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Lucca

From Academic Kids

Lucca (population 90,000) is a city in Tuscany, northern central Italy, near (but not on) the Ligurian Sea. It is one of the most conservative and richest cities in Northern Italy.

Recent photograph of Cattedrale San Martino
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Recent photograph of Cattedrale San Martino
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Lucca_rooftops_italy.jpg
The narrow streets of Lucca, seen from a tower in the town

Lucca was founded by the Etruscans and became a Roman colony in 180 BC. The rectangular grid of its historical center preserves the Roman street plan, and the Piazza S. Michele occupies the site of the ancient forum.

Plundered by Odoacer, Lucca appears as an important city and fortress at the time of Narses, who besieged it for three months in AD. 553, and under the Lombards it was the seat of a duke who minted his own coins. It became prosperous through the silk trade that got a start in the 11th century, to rival the silks of Byzantium. In the 10th and 11th centuries Lucca was the capital of the feudal margravate of Tuscany, more or less independent but owing nominal allegiance to the Holy Roman Emperor.

After the death of the famous Matilda of Tuscany, the city began to constitute itself an independent commune, with a charter of 1160. For almost 500 years, Lucca was an independent republic. There were many minor feudatories in the region between southern Liguria and northern Tuscany dominated by the Malaspina; Tuscany in this time was a part of feudal Europe. Dante’s Divine Comedy include many references to the great feudal families who had huge jurisdictions with administrative and judicial rights. Dante himself spent some of his exile in Lucca.

In the common central Italian pattern, internal discord afforded an opportunity in 1314 to Uguccione della Faggiuola to make himself master of Lucca, but the Lucchesi expelled him two years afterwards, and handed over their city to the condottiere Castruccio Castracani, under whose masterly tyranny it became for a moment a leading state of central Italy, rival to Florence, until his death in 1328. Castracani's tomb is in the church of San Francesco. His biography is Machiavelli's third famous book on political rule.

Lucca was the seat of a convocation in 1408 that was intended to end the schism in the papacy. "Occupied by the troops of Louis of Bavaria, sold to a rich Genoese Gherardino Spinola, seized by John, king of Bohemia, pawned to the Rossi of Parma, by them ceded to Martino della Scala of Verona, sold to the Florentines, surrendered to the Pisans, nominally liberated by the emperor Charles IV. and governed by his vicar, Lucca managed, at first as a democracy, and after 1628 as an oligarchy, to maintain its independence alongside of Venice and Genoa, and painted the word Libertas on its banner till the French Revolution" (Encyclopaedia Britannica 1911).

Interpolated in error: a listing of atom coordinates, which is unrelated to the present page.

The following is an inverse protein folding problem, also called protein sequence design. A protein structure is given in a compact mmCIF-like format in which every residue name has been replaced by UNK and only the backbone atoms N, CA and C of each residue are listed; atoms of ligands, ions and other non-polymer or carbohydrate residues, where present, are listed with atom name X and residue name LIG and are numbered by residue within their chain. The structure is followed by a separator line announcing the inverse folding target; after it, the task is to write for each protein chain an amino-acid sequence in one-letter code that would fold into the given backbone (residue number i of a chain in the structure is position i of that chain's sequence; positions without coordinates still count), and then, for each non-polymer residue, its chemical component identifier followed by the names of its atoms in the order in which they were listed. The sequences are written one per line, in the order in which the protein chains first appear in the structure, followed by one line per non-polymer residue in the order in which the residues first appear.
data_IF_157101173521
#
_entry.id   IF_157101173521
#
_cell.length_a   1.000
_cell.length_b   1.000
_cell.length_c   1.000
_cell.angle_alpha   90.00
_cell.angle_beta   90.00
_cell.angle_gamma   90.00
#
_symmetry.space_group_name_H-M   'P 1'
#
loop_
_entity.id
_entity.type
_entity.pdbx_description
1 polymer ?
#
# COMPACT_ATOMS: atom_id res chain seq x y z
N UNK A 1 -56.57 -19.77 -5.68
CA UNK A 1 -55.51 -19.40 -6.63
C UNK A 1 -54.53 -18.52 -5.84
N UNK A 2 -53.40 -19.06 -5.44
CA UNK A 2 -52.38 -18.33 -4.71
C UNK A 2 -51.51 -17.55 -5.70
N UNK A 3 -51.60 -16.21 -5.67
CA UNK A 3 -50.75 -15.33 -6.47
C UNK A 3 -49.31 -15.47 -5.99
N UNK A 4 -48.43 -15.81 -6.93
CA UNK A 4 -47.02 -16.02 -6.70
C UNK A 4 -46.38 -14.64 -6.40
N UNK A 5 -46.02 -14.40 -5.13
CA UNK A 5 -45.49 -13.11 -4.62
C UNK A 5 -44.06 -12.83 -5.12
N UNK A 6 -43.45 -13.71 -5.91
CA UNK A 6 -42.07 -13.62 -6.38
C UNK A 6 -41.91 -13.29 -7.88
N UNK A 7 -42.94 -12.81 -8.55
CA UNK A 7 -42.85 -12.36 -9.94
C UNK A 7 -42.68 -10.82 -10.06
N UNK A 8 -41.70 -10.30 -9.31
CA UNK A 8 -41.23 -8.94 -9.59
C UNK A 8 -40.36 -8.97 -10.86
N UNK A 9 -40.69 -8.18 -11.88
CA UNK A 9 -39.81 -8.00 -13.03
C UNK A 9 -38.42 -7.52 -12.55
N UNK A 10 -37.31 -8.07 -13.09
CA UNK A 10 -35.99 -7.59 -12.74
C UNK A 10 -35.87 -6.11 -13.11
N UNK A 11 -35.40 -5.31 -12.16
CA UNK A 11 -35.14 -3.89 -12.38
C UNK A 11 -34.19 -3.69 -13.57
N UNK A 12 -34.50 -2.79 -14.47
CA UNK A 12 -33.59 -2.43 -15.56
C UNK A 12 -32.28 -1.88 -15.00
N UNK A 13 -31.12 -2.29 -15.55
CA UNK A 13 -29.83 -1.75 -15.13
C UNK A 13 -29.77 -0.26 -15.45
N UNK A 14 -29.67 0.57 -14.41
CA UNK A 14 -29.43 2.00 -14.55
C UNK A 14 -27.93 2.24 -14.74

There are many richly built medieval basilica-form churches in Lucca with rich arcaded facades and campaniles, a few as old as the 8th century. Of the Romanesque cathedral of St Martin that was begun in 1063 by Bishop Anselm (later Pope Alexander II), the great apse with its tall columnar arcades and the fine campanile remain, the nave and transepts having been rebuilt in the Gothic style in the 14th century, while the west front was begun in 1204 by "Guidetto" (Guido Bigarelli of Como), and consists of a vast portico of three magnificent arches, and above them three ranges of open galleries enriched with sculpture . In the nave is a little octagonal temple or chapel shrine for the most precious of the relics of Lucca, a cedar-wood crucifix, carved, according to the legend, by Nicodemus, and miraculously conveyed to Lucca in 782. The Sacred Countenance (Volto Santo), as it is generally called, because the face of the Saviour is considered a true likeness. The chapel was built in 1484 by Matteo Civitali (1436-1501), the most famous Luccan sculptor of the early Renaissance. The tomb of Ilaria del Carretto by Jacopo della Quercia of Siena, the earliest of his extant works (1406), is one of the earliest works showing the incipient Renaissance.

Lucca was the largest Italian city state with a republican constitution ("commune") to remain an independent republic over the centuries - next to Venice, of course. In 1805 Lucca was taken over by Napoleon, who put his sister Elisa Bonaparte Baciocchi in charge as Princess of Lucca. After 1815 it became a Bourbon-Parma duchy, then part of Tuscany in 1847 and finally part of the Italian State.

Unusually for cities in the region, the walls around the old town were retained intact as the city expanded and modernized. As the wide walls lost their military importance, they became a promenade ringing the old town. They are still fully intact today. The academy of sciences (1584) is the most famous of several academies and libraries.

Lucca is the birthplace of composers Francesco Geminiani, Gioseffo Guami, Luigi Boccherini, Giacomo Puccini and Alfredo Catalani. The Casa di Puccini is open to the public. At nearby Torre del Lago there is a Puccini opera festival every year in July/August. Puccini had a house there.

Attractions

  • Piazza Napoleone
  • Piazza San Michele
  • Duomo di San Martino
  • Anfiteatro - ancient Roman amphitheatre
  • Chiesa di San Michele in Foro
  • Chiesa di San Frediano
  • Torre delle Ore (Clock Tower)
  • Casa e Torre Guinigi
  • Museo Nazionale Guinigi
  • Museo e Pinacoteca Nazionale

External links

de:Lucca fr:Lucques it:Lucca nl:Lucca ja:ルッカ pl:Lukka ro:Lucca

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